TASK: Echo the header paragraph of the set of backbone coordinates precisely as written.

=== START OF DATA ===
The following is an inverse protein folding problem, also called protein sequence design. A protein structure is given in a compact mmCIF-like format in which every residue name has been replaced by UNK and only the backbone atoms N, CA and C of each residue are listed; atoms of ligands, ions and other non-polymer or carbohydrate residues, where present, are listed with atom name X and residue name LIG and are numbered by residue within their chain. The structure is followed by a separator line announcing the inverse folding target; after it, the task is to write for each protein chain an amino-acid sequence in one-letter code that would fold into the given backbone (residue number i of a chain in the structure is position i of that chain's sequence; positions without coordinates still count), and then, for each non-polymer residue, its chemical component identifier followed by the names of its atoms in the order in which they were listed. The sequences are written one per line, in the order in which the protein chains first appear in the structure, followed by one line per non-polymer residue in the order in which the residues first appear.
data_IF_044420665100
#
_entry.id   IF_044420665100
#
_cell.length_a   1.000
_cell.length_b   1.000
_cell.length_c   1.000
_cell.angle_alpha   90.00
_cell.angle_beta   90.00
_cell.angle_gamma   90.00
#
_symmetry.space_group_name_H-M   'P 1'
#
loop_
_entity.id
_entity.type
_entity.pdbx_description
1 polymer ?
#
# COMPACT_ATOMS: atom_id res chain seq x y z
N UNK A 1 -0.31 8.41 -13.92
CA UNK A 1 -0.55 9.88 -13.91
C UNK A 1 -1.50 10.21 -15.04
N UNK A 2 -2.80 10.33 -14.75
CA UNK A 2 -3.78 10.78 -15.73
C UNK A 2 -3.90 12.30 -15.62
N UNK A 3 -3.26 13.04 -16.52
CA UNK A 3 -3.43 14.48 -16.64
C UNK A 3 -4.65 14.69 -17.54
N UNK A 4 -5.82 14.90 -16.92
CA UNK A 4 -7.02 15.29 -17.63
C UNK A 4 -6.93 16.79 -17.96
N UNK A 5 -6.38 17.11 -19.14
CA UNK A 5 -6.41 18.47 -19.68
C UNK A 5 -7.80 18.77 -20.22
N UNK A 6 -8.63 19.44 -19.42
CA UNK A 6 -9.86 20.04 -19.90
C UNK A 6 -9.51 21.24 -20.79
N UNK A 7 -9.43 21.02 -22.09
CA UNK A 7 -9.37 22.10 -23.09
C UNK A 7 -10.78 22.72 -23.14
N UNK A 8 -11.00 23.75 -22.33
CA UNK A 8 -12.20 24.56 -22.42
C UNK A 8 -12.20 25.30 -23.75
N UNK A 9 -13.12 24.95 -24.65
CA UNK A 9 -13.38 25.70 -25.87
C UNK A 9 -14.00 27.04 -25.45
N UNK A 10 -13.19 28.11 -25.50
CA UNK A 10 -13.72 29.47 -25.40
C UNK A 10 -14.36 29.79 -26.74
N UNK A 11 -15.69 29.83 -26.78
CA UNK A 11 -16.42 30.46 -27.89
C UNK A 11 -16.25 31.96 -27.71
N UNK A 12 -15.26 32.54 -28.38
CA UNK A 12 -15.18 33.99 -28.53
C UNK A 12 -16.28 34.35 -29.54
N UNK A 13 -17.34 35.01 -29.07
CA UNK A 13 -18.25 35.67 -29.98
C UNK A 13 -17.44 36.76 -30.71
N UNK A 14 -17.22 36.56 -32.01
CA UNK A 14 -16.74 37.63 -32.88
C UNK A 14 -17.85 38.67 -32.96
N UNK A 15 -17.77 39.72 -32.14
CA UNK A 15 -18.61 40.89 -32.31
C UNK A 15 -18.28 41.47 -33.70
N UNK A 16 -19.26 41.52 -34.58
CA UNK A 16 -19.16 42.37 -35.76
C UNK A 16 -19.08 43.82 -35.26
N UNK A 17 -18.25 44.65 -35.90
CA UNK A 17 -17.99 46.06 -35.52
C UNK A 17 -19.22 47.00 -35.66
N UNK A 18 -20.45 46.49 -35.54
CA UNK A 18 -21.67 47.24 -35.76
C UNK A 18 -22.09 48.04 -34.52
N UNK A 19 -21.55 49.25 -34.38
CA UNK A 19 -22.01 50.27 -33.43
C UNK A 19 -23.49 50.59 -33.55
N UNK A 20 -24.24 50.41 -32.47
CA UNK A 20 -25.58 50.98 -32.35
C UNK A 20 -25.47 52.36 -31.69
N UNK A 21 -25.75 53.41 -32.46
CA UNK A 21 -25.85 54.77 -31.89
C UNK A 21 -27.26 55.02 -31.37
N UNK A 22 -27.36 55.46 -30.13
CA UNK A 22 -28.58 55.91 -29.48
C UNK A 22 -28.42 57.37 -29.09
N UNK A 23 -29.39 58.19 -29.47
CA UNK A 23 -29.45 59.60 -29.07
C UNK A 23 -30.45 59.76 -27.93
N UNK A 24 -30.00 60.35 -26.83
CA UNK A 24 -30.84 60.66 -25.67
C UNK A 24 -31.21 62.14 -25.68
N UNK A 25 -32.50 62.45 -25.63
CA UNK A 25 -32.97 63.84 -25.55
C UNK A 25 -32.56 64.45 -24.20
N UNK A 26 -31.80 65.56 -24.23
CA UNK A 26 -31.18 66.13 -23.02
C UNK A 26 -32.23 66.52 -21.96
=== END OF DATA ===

The following is an inverse protein folding problem, also called protein sequence design. A protein structure is given in a compact mmCIF-like format in which every residue name has been replaced by UNK and only the backbone atoms N, CA and C of each residue are listed; atoms of ligands, ions and other non-polymer or carbohydrate residues, where present, are listed with atom name X and residue name LIG and are numbered by residue within their chain. The structure is followed by a separator line announcing the inverse folding target; after it, the task is to write for each protein chain an amino-acid sequence in one-letter code that would fold into the given backbone (residue number i of a chain in the structure is position i of that chain's sequence; positions without coordinates still count), and then, for each non-polymer residue, its chemical component identifier followed by the names of its atoms in the order in which they were listed. The sequences are written one per line, in the order in which the protein chains first appear in the structure, followed by one line per non-polymer residue in the order in which the residues first appear.